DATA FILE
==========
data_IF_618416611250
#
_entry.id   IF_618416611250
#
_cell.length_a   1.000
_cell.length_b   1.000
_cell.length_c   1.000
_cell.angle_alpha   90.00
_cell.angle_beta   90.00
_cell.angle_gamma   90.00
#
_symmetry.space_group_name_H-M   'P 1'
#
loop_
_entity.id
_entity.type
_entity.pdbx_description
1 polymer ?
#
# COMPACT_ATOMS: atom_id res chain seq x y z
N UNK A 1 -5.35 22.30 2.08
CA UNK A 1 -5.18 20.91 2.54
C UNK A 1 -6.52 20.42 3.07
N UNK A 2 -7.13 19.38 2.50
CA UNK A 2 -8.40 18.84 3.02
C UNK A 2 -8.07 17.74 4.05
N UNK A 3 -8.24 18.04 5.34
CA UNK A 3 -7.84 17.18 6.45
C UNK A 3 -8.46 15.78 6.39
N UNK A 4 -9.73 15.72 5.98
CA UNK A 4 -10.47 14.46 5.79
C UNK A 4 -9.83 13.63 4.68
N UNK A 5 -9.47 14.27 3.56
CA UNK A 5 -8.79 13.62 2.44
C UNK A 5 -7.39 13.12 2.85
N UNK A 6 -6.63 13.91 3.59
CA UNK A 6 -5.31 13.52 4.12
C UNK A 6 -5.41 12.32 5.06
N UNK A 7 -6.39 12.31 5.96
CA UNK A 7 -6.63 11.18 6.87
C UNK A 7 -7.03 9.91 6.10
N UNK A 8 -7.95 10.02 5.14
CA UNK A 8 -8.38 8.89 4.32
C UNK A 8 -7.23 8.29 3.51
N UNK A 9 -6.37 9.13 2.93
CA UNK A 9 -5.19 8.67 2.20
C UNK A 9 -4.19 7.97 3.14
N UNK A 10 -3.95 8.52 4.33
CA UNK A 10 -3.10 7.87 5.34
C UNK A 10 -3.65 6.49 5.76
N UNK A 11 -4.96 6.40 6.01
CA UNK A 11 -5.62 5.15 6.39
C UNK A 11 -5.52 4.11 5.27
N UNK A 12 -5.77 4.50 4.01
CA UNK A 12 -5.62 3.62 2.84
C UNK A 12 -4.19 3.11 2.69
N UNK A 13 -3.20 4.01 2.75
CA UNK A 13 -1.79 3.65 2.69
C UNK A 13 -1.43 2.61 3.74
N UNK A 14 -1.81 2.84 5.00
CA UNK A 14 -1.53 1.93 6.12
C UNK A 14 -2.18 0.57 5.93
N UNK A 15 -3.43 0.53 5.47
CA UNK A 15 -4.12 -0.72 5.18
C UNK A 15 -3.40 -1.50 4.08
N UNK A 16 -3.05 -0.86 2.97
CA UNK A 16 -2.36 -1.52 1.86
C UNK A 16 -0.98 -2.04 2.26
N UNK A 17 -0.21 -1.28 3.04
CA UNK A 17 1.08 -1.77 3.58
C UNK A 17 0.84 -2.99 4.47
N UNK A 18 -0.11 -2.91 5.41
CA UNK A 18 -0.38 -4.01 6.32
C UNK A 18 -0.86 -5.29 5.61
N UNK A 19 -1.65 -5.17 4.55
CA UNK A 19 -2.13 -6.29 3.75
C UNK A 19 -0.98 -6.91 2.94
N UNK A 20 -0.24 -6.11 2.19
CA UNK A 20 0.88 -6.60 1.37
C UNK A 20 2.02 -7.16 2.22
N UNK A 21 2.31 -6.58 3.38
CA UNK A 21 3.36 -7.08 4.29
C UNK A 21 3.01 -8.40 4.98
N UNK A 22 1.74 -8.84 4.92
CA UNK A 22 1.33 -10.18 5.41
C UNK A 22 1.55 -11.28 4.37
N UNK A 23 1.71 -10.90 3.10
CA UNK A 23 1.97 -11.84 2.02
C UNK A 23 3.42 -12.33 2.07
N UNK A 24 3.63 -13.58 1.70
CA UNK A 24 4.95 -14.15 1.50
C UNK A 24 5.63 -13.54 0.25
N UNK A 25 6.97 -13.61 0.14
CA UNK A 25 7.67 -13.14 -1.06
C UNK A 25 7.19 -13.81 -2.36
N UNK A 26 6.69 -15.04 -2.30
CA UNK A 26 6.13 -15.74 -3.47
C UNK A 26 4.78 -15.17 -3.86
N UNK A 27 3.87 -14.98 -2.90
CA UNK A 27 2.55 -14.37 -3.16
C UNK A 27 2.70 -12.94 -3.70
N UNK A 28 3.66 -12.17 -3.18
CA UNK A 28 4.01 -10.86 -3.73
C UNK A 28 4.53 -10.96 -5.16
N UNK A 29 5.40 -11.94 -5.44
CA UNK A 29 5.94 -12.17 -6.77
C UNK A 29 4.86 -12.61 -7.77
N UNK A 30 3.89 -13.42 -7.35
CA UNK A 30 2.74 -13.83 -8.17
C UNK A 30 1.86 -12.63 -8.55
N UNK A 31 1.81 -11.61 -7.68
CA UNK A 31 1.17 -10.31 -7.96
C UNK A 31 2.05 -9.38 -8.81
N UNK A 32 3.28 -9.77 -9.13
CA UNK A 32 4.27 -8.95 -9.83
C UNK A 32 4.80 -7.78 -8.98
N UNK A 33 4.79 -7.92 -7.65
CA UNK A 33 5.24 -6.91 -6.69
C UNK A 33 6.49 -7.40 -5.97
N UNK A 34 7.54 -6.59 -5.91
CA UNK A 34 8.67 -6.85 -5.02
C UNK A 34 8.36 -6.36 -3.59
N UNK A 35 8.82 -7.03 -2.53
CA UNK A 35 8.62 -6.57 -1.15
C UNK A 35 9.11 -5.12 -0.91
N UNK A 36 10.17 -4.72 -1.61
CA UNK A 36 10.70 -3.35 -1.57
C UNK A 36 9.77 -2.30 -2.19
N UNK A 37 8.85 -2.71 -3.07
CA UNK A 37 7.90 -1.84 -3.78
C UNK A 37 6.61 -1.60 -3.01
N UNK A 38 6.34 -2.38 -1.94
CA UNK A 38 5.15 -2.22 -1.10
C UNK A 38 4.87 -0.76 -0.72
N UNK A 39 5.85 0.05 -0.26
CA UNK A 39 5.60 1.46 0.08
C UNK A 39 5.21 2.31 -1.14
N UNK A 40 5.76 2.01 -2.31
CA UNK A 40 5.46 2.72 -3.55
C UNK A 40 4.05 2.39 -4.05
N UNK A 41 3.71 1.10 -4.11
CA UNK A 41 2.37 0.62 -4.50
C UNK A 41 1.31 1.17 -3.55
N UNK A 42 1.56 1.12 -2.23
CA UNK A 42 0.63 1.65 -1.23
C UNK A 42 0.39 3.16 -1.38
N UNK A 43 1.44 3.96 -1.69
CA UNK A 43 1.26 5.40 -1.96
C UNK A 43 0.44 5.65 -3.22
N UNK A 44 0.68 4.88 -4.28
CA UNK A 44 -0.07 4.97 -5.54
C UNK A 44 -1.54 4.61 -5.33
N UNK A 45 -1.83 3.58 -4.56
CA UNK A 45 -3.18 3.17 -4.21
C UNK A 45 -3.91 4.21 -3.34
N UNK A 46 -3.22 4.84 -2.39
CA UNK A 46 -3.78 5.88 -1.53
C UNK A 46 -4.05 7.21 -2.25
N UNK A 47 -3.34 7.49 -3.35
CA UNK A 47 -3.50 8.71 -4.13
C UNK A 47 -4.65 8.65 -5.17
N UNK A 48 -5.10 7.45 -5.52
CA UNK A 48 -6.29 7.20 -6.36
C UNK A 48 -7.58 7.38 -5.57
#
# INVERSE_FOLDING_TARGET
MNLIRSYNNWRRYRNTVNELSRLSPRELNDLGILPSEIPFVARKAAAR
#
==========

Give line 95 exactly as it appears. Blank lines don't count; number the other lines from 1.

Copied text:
C UNK A 25 7.19 -13.81 -2.36